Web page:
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6 essential libraries to use on your next React Native app. A library to manage dynamic updates to React Native apps. Application mobile Cordova avec Meteor. Application mobile Cordova avec Meteor Cet article fait suite à l’article Meteor, pour un développement plus rapide qu’une fusée. J’ai décidé de m’attaquer à la partie mobile proposée par le framework. Il est en effet possible depuis la version 1.0 de créer des applications via Cordova. Je vous propose d’adapter l’application JoliSnap réalisée dans mon article précédent. Pour ajouter le support du mobile, il suffit de trois commandes $ meteor add-platform ios $ meteor add-platform android Puis lancer l’application avec la commande $ meteor run ios On voit que l’adaptation responsive fonctionne mais n’est pas prévue pour cette taille d’écran (scrollbar horizontale). Nous allons donc améliorer notre application en utilisant le framework CSS Ionic et Cordova pour créer une application mobile hybride.

Architecture J’ai préféré éviter la création d’une nouvelle application pour la version mobile, afin de garder le maximum de code entre la version desktop et mobile. Prendre des photos Interface Debug. Easily Connect React Native to a Meteor Server. With Parse recently announcing that they will be shutting down, many companies are looking into the next steps to take. This shut down may lead many away from BaaS products and towards an in-house backend - such as Meteor. Let's walk through what it's like to connect a React Native app to a Meteor app (serving as the backend). This tutorial assumes you already have React Native and Meteor installed and working on your system.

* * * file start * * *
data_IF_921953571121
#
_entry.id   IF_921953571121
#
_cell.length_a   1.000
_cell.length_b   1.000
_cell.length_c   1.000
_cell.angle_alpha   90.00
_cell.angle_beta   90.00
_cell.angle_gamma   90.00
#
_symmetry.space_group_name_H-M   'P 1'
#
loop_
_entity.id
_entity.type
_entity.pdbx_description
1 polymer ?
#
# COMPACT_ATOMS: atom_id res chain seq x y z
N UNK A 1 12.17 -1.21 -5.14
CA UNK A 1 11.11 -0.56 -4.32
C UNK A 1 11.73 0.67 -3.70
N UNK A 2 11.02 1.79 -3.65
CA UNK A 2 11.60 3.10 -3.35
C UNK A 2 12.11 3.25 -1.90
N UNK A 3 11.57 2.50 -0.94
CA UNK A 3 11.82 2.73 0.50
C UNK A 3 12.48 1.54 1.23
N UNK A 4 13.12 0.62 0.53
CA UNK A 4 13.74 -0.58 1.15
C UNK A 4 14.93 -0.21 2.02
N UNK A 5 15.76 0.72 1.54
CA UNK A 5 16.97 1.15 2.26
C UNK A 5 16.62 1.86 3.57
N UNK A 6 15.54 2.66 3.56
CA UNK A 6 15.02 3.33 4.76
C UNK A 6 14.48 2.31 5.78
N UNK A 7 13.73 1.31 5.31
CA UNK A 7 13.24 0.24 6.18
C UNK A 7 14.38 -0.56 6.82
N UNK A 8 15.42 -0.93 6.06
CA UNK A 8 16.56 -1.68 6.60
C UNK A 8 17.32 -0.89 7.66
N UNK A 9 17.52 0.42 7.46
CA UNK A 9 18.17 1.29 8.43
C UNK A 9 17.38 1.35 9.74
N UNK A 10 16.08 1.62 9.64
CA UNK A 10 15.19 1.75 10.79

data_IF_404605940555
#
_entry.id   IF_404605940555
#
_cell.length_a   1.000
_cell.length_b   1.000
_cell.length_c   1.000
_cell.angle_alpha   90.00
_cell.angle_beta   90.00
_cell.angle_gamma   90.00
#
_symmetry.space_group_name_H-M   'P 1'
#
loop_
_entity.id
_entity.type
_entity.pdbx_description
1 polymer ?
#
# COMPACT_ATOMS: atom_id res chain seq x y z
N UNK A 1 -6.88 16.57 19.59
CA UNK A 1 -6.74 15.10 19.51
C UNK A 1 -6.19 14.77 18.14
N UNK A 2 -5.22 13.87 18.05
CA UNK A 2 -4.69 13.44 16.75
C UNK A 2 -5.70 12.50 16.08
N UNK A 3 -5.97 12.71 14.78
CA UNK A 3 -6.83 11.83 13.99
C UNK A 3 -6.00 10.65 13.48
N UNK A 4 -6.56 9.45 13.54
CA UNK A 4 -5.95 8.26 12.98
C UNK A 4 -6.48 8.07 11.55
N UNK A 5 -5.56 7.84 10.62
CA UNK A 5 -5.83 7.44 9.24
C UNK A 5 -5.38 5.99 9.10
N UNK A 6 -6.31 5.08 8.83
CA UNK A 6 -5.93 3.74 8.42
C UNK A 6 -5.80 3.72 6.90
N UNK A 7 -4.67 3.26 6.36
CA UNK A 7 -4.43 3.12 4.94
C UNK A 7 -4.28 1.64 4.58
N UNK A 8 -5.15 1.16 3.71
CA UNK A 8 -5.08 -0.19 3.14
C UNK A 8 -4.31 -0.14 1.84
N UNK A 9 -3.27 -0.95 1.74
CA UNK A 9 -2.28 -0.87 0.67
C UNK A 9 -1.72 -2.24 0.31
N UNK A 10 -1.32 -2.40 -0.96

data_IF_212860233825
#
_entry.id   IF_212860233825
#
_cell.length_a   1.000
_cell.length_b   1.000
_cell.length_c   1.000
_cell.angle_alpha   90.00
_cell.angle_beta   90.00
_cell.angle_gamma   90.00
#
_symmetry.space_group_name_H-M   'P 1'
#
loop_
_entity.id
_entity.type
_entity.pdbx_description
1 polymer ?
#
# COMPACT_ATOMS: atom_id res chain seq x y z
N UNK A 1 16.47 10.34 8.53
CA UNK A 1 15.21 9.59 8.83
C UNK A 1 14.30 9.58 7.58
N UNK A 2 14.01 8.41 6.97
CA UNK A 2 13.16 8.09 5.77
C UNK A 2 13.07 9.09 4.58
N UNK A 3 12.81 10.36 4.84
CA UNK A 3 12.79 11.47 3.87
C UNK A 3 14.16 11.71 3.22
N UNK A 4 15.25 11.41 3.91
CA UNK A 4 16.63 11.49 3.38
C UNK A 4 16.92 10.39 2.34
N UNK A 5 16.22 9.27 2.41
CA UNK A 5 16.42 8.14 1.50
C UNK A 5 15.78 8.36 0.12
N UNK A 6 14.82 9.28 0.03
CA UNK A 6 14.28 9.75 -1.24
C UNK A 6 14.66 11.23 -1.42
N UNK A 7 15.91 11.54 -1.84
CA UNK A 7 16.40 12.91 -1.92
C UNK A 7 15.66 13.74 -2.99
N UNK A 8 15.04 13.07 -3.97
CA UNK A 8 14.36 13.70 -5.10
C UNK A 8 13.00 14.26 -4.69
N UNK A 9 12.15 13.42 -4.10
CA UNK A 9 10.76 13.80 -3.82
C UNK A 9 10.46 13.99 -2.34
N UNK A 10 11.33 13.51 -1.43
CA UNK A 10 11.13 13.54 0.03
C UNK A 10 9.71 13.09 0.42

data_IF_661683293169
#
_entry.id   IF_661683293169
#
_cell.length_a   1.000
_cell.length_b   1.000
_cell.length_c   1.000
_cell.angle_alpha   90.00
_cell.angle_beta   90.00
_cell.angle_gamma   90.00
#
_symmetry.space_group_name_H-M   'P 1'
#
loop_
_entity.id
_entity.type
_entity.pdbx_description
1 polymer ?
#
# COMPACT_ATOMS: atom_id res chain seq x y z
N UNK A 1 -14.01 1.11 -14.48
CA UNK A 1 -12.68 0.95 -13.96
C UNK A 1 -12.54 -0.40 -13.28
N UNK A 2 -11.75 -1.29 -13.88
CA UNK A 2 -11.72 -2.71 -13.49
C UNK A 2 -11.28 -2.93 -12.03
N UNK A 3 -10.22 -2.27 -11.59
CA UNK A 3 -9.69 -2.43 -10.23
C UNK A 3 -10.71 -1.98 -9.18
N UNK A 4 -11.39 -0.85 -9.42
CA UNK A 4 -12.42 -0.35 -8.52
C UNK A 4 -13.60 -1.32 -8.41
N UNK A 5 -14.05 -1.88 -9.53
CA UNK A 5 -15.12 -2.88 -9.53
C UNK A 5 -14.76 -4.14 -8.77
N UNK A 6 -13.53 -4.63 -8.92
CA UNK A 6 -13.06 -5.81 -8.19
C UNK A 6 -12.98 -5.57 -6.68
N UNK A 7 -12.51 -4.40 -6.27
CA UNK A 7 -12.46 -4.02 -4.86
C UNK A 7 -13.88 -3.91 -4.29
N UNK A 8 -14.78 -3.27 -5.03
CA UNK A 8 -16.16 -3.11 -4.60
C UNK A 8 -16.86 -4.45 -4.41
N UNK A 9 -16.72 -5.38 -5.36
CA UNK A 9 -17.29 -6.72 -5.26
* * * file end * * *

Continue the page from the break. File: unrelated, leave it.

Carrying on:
You can access the finished app (Meteor and React Native) on Github. Create the Meteor App meteor create meteor-app Then we're going to remove autopublish and insecure, generally a best practice. cd meteor-app && meteor remove autopublish insecure And add the Random package. meteor add random We're also going to change the file structure up a bit. Then add the following files (and folders): /both/posts.js/client/home.html/client/home.js/client/index.html/server/app.js We'll go over what goes into each of those files in a moment. Add Functionality to the Meteor App. GitHub - meteor-factory/react-native-tinder-swipe-cards: Tinder-like swipe cards for your React Native app.